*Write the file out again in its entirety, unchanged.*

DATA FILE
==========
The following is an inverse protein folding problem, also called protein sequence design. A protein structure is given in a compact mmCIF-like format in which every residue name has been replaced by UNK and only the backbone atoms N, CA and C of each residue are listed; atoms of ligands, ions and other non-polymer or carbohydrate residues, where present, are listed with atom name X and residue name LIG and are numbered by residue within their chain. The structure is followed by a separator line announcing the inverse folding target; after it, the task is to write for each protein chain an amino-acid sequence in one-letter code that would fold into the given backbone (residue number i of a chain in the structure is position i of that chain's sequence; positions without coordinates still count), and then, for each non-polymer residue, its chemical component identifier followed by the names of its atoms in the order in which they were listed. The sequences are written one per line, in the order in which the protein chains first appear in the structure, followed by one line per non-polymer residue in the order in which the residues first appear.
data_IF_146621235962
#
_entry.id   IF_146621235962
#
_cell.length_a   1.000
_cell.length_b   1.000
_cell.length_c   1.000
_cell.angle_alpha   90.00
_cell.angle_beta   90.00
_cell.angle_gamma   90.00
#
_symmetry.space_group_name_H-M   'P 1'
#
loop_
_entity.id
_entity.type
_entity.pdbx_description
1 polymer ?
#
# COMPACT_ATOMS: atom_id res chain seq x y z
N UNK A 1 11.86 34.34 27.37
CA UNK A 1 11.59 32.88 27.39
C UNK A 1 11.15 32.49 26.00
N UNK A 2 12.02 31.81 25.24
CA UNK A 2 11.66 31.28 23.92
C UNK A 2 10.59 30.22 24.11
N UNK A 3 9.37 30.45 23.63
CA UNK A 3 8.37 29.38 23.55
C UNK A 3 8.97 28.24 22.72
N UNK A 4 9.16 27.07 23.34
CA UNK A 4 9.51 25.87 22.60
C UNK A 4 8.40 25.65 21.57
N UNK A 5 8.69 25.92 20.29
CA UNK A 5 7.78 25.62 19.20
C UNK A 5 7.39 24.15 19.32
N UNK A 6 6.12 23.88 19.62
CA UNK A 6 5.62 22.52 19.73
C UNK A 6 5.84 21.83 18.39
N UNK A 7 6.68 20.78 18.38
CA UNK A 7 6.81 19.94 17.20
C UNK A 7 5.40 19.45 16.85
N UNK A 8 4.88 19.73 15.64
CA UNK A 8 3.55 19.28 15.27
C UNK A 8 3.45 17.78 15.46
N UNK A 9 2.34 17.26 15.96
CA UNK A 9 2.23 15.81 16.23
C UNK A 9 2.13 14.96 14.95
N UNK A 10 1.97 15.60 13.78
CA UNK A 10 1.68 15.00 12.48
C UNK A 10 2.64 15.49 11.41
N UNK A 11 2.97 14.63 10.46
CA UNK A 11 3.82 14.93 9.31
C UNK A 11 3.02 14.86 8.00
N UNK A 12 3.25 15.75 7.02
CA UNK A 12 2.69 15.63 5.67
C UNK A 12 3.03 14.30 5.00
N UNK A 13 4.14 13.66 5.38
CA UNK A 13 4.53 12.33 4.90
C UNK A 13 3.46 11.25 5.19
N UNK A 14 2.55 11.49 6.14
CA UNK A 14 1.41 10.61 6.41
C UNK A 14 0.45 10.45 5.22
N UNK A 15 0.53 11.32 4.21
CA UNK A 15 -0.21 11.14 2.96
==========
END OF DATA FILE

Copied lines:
The following is an inverse protein folding problem, also called protein sequence design. A protein structure is given in a compact mmCIF-like format in which every residue name has been replaced by UNK and only the backbone atoms N, CA and C of each residue are listed; atoms of ligands, ions and other non-polymer or carbohydrate residues, where present, are listed with atom name X and residue name LIG and are numbered by residue within their chain. The structure is followed by a separator line announcing the inverse folding target; after it, the task is to write for each protein chain an amino-acid sequence in one-letter code that would fold into the given backbone (residue number i of a chain in the structure is position i of that chain's sequence; positions without coordinates still count), and then, for each non-polymer residue, its chemical component identifier followed by the names of its atoms in the order in which they were listed. The sequences are written one per line, in the order in which the protein chains first appear in the structure, followed by one line per non-polymer residue in the order in which the residues first appear.
data_IF_146621235962
#
_entry.id   IF_146621235962
#
_cell.length_a   1.000
_cell.length_b   1.000
_cell.length_c   1.000
_cell.angle_alpha   90.00
_cell.angle_beta   90.00
_cell.angle_gamma   90.00
#
_symmetry.space_group_name_H-M   'P 1'
#
loop_
_entity.id
_entity.type
_entity.pdbx_description
1 polymer ?
#
# COMPACT_ATOMS: atom_id res chain seq x y z
N UNK A 1 11.86 34.34 27.37
CA UNK A 1 11.59 32.88 27.39
C UNK A 1 11.15 32.49 26.00
N UNK A 2 12.02 31.81 25.24
CA UNK A 2 11.66 31.28 23.92
C UNK A 2 10.59 30.22 24.11
N UNK A 3 9.37 30.45 23.63
CA UNK A 3 8.37 29.38 23.55
C UNK A 3 8.97 28.24 22.72
N UNK A 4 9.16 27.07 23.34
CA UNK A 4 9.51 25.87 22.60
C UNK A 4 8.40 25.65 21.57
N UNK A 5 8.69 25.92 20.29
CA UNK A 5 7.78 25.62 19.20
C UNK A 5 7.39 24.15 19.32
N UNK A 6 6.12 23.88 19.62
CA UNK A 6 5.62 22.52 19.73
C UNK A 6 5.84 21.83 18.39
N UNK A 7 6.68 20.78 18.38
CA UNK A 7 6.81 19.94 17.20
C UNK A 7 5.40 19.45 16.85
N UNK A 8 4.88 19.73 15.64
CA UNK A 8 3.55 19.28 15.27
C UNK A 8 3.45 17.78 15.46
N UNK A 9 2.34 17.26 15.96
CA UNK A 9 2.23 15.81 16.23
C UNK A 9 2.13 14.96 14.95
N UNK A 10 1.97 15.60 13.78
CA UNK A 10 1.68 15.00 12.48
C UNK A 10 2.64 15.49 11.41
N UNK A 11 2.97 14.63 10.46
CA UNK A 11 3.82 14.93 9.31
C UNK A 11 3.02 14.86 8.00
N UNK A 12 3.25 15.75 7.02
CA UNK A 12 2.69 15.63 5.67
C UNK A 12 3.03 14.30 5.00
N UNK A 13 4.14 13.66 5.38
CA UNK A 13 4.53 12.33 4.90
C UNK A 13 3.46 11.25 5.19
N UNK A 14 2.55 11.49 6.14
CA UNK A 14 1.41 10.61 6.41
C UNK A 14 0.45 10.45 5.22
N UNK A 15 0.53 11.32 4.21
CA UNK A 15 -0.21 11.14 2.96